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Cyber Security For E-Commerce Businesses

Updated: Jan 2


The e-commerce industry in Saudi Arabia is booming and businesses are increasingly turning to online platforms to sell their products and services. However, with this growth comes greater vulnerability to cyber-attacks.


Data protection and payment security are of paramount importance for any e-commerce business, and there are several steps that businesses can take to mitigate the risks. With a little planning and forethought, businesses can ensure their e-commerce operations are secure and safe from potential threats. This will protect not just your business, but also your customers and their personal data.


The Growing Threat Of Cybercrime In KSA

Saudi Arabia is no stranger to cybercrime. In the first quarter of 2020, there were over 7 million attempted cyber-attacks in the Kingdom with businesses of all sizes falling victim. The cost of these attacks is significant and can range from compromised data and reputational damage to financial losses.


The government of Saudi Arabia is aware of the threat posed by cybercrime and has taken steps to combat it. The Saudi Arabian Computer Emergency Response Team (CERT) was established in 2017 to help organisations and individuals protect themselves from cyber-attacks. CERT provides a range of services, including training, incident response, and threat intelligence.


In addition to CERT, the Saudi Arabian government has also established the National Cybersecurity Authority (NCA), which is responsible for developing and implementing the Kingdom’s cybersecurity strategy. The NCA works with a number of partners, including the private sector, to raise awareness of cybersecurity threats and help organisations protect themselves.


Thanks to the concentrated effort of this government-led initiative, Saudi Arabia now ranks second globally in its commitment to cybersecurity. However, business owners must continue to take responsibility for the safety of their online operations. This means being aware of the risks and taking steps to mitigate them.


How E-Commerce Businesses Are Vulnerable

The e-commerce industry is particularly vulnerable to cybercrime as businesses hold large amounts of customer data, including personal and financial information. This data is a valuable commodity for cybercriminals, who can sell it on the black market or use it to commit identity theft and fraud.


There are several different types of cyber-attacks that businesses need to be aware of. This includes:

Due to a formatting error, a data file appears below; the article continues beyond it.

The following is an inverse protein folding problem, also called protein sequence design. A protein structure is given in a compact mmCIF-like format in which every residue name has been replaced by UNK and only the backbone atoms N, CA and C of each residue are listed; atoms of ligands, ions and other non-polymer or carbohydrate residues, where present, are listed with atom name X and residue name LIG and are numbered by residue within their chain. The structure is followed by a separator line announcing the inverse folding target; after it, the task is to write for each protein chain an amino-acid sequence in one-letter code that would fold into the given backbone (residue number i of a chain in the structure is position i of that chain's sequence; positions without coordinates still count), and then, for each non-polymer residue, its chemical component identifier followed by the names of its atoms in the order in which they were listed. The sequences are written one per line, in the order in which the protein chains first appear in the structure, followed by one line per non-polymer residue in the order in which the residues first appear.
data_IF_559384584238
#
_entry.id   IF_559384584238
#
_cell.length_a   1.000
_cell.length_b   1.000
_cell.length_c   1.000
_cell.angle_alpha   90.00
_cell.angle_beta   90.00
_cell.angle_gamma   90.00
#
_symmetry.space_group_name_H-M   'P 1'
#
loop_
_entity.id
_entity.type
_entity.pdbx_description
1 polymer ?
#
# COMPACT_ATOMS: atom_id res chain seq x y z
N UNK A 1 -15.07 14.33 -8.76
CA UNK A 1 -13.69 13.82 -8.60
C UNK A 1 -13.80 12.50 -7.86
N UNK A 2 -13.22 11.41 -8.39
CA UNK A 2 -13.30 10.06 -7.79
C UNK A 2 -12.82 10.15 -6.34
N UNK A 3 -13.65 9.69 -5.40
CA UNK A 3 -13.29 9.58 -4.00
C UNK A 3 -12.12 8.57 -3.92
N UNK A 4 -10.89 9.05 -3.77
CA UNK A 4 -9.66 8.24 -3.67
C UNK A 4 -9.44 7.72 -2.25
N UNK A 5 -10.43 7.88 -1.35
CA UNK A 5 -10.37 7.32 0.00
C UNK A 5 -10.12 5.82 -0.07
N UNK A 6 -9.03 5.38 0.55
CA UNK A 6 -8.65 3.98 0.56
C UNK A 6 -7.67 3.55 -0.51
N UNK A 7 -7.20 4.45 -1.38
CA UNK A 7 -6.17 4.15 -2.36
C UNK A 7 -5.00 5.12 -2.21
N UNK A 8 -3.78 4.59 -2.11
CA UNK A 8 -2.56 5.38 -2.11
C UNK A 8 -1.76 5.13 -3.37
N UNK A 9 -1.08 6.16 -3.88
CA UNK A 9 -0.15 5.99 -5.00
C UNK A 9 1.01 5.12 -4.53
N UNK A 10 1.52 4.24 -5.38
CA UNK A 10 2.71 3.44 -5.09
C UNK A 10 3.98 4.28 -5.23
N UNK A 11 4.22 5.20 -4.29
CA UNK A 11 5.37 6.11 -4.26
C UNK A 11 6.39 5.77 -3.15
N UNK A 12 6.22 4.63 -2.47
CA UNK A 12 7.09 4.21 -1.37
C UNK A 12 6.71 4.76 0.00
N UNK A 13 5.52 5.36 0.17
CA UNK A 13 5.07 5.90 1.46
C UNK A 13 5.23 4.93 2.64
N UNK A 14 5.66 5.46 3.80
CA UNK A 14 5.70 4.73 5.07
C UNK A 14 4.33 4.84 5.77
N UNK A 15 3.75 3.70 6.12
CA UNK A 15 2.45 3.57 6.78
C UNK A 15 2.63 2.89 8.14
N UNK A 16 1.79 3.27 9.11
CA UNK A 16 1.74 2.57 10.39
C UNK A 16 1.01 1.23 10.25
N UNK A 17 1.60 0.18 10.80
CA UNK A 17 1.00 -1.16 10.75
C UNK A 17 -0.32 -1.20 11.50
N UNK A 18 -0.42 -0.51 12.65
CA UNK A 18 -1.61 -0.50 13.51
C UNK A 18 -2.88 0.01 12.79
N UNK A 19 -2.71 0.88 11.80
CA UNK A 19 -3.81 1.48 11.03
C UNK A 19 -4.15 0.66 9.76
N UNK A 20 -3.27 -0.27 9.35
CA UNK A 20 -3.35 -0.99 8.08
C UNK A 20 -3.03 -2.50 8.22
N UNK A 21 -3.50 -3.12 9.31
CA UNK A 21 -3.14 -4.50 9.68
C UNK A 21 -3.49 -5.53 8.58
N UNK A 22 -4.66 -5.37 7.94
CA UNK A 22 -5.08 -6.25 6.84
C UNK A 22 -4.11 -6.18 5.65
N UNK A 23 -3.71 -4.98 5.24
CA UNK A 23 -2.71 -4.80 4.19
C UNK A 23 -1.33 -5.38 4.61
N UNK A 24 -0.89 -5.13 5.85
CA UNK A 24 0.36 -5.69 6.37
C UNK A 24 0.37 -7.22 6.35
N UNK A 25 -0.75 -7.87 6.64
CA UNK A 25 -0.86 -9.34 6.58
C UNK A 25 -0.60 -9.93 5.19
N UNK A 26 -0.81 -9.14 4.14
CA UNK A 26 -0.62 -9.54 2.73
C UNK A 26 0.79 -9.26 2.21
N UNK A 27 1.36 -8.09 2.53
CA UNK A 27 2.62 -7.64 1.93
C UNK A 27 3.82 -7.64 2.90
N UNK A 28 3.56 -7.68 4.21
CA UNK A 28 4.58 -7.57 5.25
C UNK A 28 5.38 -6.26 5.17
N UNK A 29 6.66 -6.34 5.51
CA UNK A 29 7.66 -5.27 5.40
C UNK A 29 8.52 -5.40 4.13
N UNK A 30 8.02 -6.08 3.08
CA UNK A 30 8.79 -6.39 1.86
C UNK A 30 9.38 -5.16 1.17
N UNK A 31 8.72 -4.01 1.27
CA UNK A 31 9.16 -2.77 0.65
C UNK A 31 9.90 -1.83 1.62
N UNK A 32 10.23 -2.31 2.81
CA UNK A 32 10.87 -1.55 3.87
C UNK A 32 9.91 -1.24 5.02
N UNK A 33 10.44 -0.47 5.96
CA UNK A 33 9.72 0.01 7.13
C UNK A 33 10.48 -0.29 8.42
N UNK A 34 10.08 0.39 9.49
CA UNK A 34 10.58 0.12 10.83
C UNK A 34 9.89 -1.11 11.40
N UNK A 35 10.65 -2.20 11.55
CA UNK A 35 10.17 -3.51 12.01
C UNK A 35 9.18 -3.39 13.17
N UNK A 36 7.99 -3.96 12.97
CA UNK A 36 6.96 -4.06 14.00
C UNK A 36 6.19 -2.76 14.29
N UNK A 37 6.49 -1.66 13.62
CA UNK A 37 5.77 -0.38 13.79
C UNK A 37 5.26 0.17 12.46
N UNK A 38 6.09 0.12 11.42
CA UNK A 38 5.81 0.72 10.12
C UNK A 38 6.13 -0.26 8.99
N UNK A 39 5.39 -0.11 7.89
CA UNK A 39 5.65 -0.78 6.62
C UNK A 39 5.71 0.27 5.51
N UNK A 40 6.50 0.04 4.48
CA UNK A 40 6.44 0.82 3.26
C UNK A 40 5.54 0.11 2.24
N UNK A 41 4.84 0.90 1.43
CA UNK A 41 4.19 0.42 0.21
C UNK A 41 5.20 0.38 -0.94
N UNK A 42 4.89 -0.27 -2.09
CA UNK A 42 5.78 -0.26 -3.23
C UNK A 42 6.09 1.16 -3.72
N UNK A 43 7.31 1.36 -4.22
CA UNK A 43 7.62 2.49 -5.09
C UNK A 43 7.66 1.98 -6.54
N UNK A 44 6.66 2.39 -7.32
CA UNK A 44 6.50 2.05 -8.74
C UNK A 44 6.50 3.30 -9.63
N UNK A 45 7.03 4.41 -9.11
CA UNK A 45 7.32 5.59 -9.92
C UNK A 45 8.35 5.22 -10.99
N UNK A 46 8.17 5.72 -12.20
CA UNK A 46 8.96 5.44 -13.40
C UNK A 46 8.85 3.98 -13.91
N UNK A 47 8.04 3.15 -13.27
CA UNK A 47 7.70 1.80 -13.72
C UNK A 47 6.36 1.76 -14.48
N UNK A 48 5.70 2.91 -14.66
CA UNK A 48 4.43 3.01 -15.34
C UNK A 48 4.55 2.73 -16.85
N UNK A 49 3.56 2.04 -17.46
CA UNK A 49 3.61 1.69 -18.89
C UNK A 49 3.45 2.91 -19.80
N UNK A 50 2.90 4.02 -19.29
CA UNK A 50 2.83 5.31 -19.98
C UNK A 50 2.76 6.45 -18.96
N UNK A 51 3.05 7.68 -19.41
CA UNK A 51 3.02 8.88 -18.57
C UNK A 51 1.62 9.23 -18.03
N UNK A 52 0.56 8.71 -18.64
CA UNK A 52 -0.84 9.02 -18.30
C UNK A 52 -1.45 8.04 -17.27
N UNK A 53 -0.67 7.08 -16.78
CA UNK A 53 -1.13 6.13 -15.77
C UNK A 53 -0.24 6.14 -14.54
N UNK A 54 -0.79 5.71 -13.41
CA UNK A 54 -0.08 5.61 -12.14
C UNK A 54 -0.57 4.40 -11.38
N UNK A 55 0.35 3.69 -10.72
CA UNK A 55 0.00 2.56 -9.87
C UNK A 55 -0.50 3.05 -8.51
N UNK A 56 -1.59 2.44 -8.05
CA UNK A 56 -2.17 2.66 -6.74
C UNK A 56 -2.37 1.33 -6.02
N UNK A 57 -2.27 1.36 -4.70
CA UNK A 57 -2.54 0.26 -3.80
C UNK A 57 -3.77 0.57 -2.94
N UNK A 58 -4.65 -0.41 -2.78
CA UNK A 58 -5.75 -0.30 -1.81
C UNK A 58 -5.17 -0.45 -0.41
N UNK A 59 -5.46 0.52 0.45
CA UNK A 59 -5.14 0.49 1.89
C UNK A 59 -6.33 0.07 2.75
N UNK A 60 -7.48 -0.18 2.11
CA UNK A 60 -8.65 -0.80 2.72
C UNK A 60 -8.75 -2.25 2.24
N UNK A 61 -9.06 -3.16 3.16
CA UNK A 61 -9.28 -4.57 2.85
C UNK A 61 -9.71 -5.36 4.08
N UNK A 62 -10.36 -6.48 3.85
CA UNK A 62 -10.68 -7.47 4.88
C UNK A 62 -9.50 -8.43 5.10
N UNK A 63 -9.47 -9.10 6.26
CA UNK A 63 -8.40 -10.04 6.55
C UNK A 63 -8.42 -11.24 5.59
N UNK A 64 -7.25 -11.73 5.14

• Phishing attacks: These are emails or messages that appear to be from a legitimate source, such as a bank or retailer, but are actually from a cybercriminal. The message will often contain a link that leads to a malicious website or downloads malware onto the recipient’s device.

  • Malware: This is software that is designed to damage or disable computers. It can be installed on a device without the user’s knowledge and can be used to steal data or take control of the device.

  • SQL injection: This is a type of attack that exploits vulnerabilities in a website’s database. The attacker can insert malicious code into the database, which can be used to access sensitive data or take control of the website.

  • Denial of service (DoS) attacks: These are attacks that aim to make a website or online service unavailable by overwhelming it with traffic from multiple devices. This can be done using a botnet, which is a network of infected computers that are controlled by the attacker.

How To Mitigate The Risk of Cybercrime

As an e-commerce business, it is important to protect both customer and company data. There are several steps you can take to do this, including:

  • Encrypting data: This means converting data so that it can only be read by authorised individuals. Data can be encrypted using software or hardware, such as a security token.

  • Storing data securely: There are many cloud-based storage solutions available, which provide a high level of security.

  • Restricting access to data: Only give employees access to the data they need to do their job. Use role-based access control to ensure that only authorised individuals can view or edit data.

  • Backups: Keep backups of your data in a secure location, such as an off-site server or cloud storage. This will ensure you can recover your data if it is lost or corrupted.

When it comes to payments, it is important to use a secure payment gateway, such as SSL to protect customer data. You should also ensure that your website is PCI DSS compliant. This is a set of standards that businesses must adhere to in order to accept, process, and store credit card payments. If e-commerce businesses follow these main guidelines, they reduce the risk of successful cyberattacks and ensure the security of vital customer and company data.

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